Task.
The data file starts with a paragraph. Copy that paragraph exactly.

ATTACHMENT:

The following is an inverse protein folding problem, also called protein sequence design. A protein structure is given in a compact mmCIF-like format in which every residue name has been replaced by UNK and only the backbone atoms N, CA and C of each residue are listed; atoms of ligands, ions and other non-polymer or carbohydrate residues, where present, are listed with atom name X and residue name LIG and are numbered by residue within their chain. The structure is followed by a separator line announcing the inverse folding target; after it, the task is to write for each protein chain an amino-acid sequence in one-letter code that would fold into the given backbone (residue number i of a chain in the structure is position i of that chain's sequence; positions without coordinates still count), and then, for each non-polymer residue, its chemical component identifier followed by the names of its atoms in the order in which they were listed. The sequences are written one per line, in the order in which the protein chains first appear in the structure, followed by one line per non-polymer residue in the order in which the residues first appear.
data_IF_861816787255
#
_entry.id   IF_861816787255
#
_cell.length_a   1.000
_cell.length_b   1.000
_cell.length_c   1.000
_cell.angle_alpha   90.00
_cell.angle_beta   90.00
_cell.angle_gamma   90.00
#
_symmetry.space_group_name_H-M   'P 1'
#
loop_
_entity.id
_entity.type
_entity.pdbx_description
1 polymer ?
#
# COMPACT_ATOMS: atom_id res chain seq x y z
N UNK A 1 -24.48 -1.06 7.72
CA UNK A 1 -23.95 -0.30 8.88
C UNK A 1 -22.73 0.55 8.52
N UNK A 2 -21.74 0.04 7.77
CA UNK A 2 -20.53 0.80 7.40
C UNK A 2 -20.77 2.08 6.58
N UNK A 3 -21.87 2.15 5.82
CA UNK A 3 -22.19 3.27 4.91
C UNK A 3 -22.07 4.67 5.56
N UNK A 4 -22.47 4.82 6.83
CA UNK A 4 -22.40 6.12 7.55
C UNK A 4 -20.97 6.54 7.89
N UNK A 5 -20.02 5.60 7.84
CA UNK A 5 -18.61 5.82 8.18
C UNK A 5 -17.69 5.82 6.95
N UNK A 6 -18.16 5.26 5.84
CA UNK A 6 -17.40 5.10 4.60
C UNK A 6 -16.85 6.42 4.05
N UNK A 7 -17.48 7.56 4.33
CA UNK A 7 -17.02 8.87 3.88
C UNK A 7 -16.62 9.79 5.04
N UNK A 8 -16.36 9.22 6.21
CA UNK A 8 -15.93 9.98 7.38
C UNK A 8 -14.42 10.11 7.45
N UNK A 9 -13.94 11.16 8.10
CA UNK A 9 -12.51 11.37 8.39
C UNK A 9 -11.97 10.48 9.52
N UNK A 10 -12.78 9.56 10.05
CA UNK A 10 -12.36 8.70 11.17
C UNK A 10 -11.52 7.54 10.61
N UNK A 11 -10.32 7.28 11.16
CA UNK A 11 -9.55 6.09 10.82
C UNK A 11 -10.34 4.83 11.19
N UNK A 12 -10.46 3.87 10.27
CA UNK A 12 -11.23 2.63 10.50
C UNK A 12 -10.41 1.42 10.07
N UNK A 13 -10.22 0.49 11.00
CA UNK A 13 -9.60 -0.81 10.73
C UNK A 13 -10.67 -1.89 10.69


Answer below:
The following is an inverse protein folding problem, also called protein sequence design. A protein structure is given in a compact mmCIF-like format in which every residue name has been replaced by UNK and only the backbone atoms N, CA and C of each residue are listed; atoms of ligands, ions and other non-polymer or carbohydrate residues, where present, are listed with atom name X and residue name LIG and are numbered by residue within their chain. The structure is followed by a separator line announcing the inverse folding target; after it, the task is to write for each protein chain an amino-acid sequence in one-letter code that would fold into the given backbone (residue number i of a chain in the structure is position i of that chain's sequence; positions without coordinates still count), and then, for each non-polymer residue, its chemical component identifier followed by the names of its atoms in the order in which they were listed. The sequences are written one per line, in the order in which the protein chains first appear in the structure, followed by one line per non-polymer residue in the order in which the residues first appear.